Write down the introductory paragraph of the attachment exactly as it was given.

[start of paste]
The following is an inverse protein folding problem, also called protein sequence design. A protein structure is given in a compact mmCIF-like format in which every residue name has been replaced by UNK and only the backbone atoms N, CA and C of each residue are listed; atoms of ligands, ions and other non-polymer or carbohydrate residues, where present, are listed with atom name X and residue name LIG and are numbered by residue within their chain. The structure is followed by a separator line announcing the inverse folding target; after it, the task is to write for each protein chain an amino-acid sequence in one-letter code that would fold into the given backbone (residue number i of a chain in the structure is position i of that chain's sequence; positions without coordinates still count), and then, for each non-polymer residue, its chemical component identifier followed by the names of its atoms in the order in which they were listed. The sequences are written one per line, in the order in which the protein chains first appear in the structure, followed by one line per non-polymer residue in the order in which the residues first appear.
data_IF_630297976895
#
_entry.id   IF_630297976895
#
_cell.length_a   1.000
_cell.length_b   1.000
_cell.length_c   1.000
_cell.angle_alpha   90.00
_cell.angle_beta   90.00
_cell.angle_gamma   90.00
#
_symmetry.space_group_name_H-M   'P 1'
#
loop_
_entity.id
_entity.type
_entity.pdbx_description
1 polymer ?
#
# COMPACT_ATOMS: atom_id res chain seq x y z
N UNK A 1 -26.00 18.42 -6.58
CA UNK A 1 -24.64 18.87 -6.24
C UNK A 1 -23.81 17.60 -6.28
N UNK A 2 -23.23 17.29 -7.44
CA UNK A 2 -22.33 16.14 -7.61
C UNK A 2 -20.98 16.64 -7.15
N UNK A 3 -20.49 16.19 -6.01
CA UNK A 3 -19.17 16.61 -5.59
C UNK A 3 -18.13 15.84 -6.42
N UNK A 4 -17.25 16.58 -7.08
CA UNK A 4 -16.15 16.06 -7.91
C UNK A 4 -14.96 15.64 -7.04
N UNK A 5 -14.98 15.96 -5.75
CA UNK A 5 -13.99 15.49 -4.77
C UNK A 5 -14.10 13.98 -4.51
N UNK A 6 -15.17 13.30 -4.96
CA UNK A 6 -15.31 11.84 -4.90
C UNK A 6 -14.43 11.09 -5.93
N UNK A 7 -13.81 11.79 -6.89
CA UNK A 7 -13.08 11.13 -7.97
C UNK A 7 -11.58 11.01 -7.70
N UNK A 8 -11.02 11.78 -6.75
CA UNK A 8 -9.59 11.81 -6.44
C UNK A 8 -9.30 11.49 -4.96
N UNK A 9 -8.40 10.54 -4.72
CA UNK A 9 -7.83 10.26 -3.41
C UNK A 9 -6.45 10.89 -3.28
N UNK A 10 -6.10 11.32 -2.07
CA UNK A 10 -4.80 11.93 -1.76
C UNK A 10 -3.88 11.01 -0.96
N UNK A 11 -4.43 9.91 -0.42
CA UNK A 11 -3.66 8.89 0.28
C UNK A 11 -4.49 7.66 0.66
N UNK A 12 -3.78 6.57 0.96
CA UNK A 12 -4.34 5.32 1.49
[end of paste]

The following is an inverse protein folding problem, also called protein sequence design. A protein structure is given in a compact mmCIF-like format in which every residue name has been replaced by UNK and only the backbone atoms N, CA and C of each residue are listed; atoms of ligands, ions and other non-polymer or carbohydrate residues, where present, are listed with atom name X and residue name LIG and are numbered by residue within their chain. The structure is followed by a separator line announcing the inverse folding target; after it, the task is to write for each protein chain an amino-acid sequence in one-letter code that would fold into the given backbone (residue number i of a chain in the structure is position i of that chain's sequence; positions without coordinates still count), and then, for each non-polymer residue, its chemical component identifier followed by the names of its atoms in the order in which they were listed. The sequences are written one per line, in the order in which the protein chains first appear in the structure, followed by one line per non-polymer residue in the order in which the residues first appear.